More than 40 local artists will be participating this weekend in Needham Open Studios, a forum that provides the public with the opportunity not only to view artistic creations but to see the artists at work in their homes and studios and to purchase unique handmade gifts.
Needham Open Studios will be held on from 10:00 a.m. to 4:00 p.m. and Sunday from 12:00-4:00 p.m.
Now in its 13th year, Needham Open Studios was founded by local artists who wanted to meet one another and raise people’s awareness of the art being made right in the community.
“So many people say, ‘I had no idea there were so many artists in Needham,’” said Anne Nydam, a former art teacher who organized this year’s event. Nydam, who makes block prints from wood and rubber and writes and illustrates children’s books, said people don’t have to leave Needham to see interesting artwork.
Participants also feel the event is important because it gives them a chance to demonstrate their working process and allows members of the community to ask questions. This atmosphere is different from that of a shop or museum in that people who stop in can meet and talk to the artists.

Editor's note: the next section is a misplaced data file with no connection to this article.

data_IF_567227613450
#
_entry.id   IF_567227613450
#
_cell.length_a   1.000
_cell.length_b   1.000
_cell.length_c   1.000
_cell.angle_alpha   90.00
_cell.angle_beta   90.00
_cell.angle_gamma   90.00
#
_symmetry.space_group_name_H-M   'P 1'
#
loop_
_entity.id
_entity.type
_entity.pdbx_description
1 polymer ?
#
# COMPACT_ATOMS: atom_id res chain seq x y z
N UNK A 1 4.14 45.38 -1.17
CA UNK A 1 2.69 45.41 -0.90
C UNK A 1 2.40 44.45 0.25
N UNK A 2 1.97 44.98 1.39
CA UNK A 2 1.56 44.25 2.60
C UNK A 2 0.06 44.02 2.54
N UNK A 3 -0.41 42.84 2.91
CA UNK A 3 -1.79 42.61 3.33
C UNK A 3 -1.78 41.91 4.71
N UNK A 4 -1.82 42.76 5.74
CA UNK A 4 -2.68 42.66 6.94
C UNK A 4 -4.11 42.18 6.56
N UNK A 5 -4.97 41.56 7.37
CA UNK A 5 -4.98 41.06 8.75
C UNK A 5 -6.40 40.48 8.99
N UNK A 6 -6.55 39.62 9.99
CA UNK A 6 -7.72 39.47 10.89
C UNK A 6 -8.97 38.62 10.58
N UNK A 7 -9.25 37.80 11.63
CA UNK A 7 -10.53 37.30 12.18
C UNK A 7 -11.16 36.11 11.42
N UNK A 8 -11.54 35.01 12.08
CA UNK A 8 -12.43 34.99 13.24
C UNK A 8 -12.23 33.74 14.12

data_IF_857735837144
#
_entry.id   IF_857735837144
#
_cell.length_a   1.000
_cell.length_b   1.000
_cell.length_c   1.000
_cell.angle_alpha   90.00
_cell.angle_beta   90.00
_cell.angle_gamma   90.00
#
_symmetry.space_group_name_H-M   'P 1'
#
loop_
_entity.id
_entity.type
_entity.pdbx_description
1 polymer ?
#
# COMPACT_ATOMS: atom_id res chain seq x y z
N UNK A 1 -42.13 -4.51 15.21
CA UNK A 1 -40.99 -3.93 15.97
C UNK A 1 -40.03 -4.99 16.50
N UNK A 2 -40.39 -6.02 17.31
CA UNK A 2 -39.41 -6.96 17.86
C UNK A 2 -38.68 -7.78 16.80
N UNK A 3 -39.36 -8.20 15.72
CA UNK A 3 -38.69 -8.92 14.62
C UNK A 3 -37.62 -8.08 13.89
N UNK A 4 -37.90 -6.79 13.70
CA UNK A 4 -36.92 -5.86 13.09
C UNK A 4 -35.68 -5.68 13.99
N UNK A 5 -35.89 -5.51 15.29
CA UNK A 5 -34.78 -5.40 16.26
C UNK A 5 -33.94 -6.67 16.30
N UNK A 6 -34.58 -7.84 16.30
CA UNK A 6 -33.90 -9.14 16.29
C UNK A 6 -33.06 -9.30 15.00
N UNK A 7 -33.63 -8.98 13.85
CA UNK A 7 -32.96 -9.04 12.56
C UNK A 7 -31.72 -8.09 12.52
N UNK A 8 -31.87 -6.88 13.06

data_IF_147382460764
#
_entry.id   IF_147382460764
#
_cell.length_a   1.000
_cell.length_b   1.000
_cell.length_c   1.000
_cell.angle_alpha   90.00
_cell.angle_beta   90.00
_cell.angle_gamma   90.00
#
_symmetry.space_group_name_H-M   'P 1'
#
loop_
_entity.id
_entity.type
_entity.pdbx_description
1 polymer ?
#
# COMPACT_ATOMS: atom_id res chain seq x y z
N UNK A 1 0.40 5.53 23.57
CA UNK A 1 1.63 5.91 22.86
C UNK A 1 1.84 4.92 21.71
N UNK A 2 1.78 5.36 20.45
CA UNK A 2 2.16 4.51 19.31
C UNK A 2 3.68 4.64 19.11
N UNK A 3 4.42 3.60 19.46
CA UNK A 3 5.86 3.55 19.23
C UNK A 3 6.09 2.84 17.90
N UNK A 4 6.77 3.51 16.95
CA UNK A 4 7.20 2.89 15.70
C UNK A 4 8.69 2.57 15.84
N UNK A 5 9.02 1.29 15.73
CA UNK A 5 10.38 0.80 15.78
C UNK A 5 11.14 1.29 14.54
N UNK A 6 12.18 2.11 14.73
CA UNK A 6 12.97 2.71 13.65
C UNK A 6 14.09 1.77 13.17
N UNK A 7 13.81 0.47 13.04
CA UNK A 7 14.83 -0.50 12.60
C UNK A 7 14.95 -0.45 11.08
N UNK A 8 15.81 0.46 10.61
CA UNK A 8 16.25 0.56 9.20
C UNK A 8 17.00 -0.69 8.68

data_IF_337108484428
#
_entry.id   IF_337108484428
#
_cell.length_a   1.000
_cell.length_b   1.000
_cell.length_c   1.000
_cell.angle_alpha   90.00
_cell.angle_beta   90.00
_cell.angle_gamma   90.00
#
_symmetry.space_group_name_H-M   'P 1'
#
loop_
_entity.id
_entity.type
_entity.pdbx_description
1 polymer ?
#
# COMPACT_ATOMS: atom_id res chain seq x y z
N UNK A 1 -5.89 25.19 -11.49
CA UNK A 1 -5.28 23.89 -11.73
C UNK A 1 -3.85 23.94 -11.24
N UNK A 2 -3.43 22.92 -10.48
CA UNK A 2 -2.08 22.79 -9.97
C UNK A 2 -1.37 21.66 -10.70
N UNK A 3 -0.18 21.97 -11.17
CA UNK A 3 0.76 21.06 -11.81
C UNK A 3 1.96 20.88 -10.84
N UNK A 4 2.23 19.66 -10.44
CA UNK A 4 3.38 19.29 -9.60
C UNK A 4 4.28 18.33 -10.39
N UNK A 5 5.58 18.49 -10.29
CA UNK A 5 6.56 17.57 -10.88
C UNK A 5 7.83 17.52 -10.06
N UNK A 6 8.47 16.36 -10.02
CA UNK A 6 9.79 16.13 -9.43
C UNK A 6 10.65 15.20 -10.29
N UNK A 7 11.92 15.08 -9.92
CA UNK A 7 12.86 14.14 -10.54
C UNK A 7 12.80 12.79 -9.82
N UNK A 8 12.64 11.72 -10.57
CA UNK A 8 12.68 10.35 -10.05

“We love sharing,” Nydam said.
Nan Daly, who used to be an English teacher, enjoys the opportunity to engage with people. One of the goals of the event, she said, is “to show people how art happens.” Daly’s work ranges from abstract landscapes to realistic flowers and includes watercolors as well as collages made from vintage materials.
Patrons of this year’s Needham Open Studios will also have the opportunity to win prizes from local businesses. Get a brochure from the library, or any of various local businesses, and have it stamped at any of the event’s locations. A brochure with four stamps lets you enter the prize drawing, with results to be announced the week of May 15.
Debbie Winnick, a potter who works and teaches classes at the Potter’s Shop, part of , said that ceramics is one of the best mediums to facilitate behind-the-scenes interactions. The creation of pottery can be seen from start to finish before an audience’s eyes.
“I love it,” she said, citing the importance of sharing a skill with others. “It’s one of the reasons I teach as well.”